Bathhouse Row in Hot Springs National Park

Beginning in the late 1800s, bathhouses were constructed in Hot Springs, Arkansas, to take advantage of the natural hot springs and their healing properties. Some of those bathhouses survive today along what is known as Bathhouse Row. We got to see them during our February 2024 visit to Hot Springs.

The bathhouses are pictured here from north to south, as we walked from The Arlington Hotel.

Superior Bathhouse on Bathhouse Row in Hot Springs National Park

Superior Bathhouse was built in 1916 and is the smallest of the bathhouses. Its red brick facade and green window trim make it eye-catching, even on a rainy day1.

Hale Bathhouse on Bathhouse Row in Hot Springs National Park

There have been several bathhouses with the name Hale. This version of the Hale Bathhouse was built in 1892 and then extensively remodeled in 1914. Another remodel in 1939 gave it the Mission Revival style that it has today, with the original brick being covered in stucco. The building is now used as a hotel, the Hotel Hale.

Maurice Bathhouse on Bathhouse Row in Hot Springs National Park

The Maurice Bathhouse, which opened in 1912, was the only bathhouse to have a pool, which was in the basement. It also had a roof garden, so I have read2.

Fordyce Bathhouse on Bathhouse Row in Hot Springs National Park

The Fordyce Bathhouse has an intricate canopy and interesting designs in its upper floor brick. The Fordyce opened in 1915 and is the largest of the bathhouses. It is now Hot Springs National Park’s visitor center and museum. More about it later on in a future post.

Quapaw Bathhouse on Bathhouse Row in Hot Springs National Park

The Quapaw Bathhouse has an intricately-tiled dome, and was named for the Native Americans who lived in the area. Originally opened in 1922, the Quapaw is now open as a spa.

Ozark Bathhouse on Bathhouse Row in Hot Springs National Park

The Ozark Bathhouse also opened in 1922, just a short time after the Quapaw, and was designed with a Spanish Colonial Revival style. It was said to cater to middle class patrons who did not want to pay the higher prices of the other bathhouses with more frills. The Ozark is currently the Hot Springs National Park Cultural Center, although we did not stop inside to see the artwork on display during this trip.

Buckstaff Bathhouse on Bathhouse Row in Hot Springs National Park

The Buckstaff Bathhouse has bright blue window canopies with white stripes3, although those canopies do not appear to be on the original building. Built in 1912, the Buckstaff is still in operation today, still offering the traditional bathing experience that the bathhouses were known for.

Lamar Bathhouse on Bathhouse Row in Hot Springs National Park

And lastly, we have the Lamar Bathhouse, which opened in 1923, and was named for Lucius Quintus Cincinnatus Lamar, a former Supreme Court Justice and Secretary of the Interior. Today, the Lamar houses the National Park Store, where we found a few souvenirs, as well as offices and the park archives.

It was fun to see these historic buildings with their different architectural styles as reminders of the old days of the history of Hot Springs.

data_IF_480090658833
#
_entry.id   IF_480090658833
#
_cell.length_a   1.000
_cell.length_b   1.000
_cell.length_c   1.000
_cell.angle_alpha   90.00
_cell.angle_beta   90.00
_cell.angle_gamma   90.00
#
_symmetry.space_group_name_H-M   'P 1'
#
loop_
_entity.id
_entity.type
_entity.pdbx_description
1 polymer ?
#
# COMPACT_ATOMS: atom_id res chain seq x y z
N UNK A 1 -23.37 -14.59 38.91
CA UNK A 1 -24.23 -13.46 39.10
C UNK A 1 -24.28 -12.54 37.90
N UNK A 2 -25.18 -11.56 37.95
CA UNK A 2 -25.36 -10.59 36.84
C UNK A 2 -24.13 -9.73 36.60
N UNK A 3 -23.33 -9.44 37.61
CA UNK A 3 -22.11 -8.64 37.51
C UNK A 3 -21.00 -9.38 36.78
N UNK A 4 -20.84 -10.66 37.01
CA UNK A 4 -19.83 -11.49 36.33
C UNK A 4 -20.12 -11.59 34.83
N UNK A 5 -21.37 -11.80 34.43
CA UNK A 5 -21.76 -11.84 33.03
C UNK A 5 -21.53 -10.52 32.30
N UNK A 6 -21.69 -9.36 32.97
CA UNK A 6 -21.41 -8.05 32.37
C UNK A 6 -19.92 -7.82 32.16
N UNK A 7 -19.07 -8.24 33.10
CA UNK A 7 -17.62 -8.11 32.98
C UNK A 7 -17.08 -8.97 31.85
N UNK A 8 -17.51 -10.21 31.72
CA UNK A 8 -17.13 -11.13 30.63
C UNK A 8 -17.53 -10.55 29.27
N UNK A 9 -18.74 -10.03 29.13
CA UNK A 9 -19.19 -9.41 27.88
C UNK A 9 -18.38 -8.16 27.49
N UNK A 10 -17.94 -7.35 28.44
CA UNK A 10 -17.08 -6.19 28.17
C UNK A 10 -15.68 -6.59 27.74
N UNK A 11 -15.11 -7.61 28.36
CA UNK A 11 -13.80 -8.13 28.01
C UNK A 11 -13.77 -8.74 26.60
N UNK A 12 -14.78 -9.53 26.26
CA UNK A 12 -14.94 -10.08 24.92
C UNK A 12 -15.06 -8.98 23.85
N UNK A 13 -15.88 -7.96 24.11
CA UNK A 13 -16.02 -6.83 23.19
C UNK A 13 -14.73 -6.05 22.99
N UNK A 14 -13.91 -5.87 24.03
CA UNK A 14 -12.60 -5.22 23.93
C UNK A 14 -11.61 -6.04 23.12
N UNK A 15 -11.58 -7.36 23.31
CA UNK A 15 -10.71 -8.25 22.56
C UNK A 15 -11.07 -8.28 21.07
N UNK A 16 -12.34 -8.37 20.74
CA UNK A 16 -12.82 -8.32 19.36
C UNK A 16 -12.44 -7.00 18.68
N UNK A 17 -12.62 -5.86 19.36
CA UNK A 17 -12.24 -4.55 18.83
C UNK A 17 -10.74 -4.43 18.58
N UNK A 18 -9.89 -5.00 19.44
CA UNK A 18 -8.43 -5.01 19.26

Those Before Us

As most of these bathhouses are no longer in operation, at least in their original form, they similarly make me think of people who have gone before us and the impact they have had.

In a recent Bible class at church, we talked about Hebrews 11, and several people mentioned their own heroes of faith, those people whose faith has had an impact on us or has set an example for us. In the same way, we can think about those who have loved us and whose love has inspired us or set an example for us.

The best way that we learn to love others is by seeing how others have loved us. And the best way we can show others how to love is by showing them love. Love can spread like a wildfire, but it takes someone making the first move to get the spark started.

If you want the world to be a more loving place, make a start by showing love to others.

And this is his commandment, that we believe in the name of his Son Jesus Christ and love one another, just as he has commanded us. - 1 John 3:23

Love One Another

About the Photos

For part of our day in Hot Springs, it was gray and overcast. And for the rest of the day, it was raining. That did not stop us from having a good time. But the rain did make for some dreary-looking photos. I decided to make them a little more appealing by converting to black and white, going along with the black and white photos from San Antonio recently. No regrets. Well, maybe a few regrets. But overall, black and white works better here.

And as I usually do with black and white photos, I gave these a sepia tint to look like photos from the old days. Just a personal preference.

Photos: Each photo is A single Raw exposure, processed in Raw Therapee and GIMP.
Camera: Sony Alpha A7 II
Lens: Rokinon 35mm f/1.8
Date: February 3, 2024
Location: Hot Springs, Arkansas

  1. Sorry that the colors got lost during the black and white photo conversions. ↩︎

  2. Much of the information about the buildings for this post came from the National Park Service website↩︎

  3. Once again, the color is lost in these black and white photos. Read the “About the Photos” section for the reasons why. ↩︎


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Burnsland is Steve Burns, with generous help from his lovely wife Laura. Steve is a husband, father, photographer, webmaster, writer, podcaster, artist, Christian. Steve enjoys sharing his photography, art, and stories through, from the Burnsland World Headquarters in Tennessee.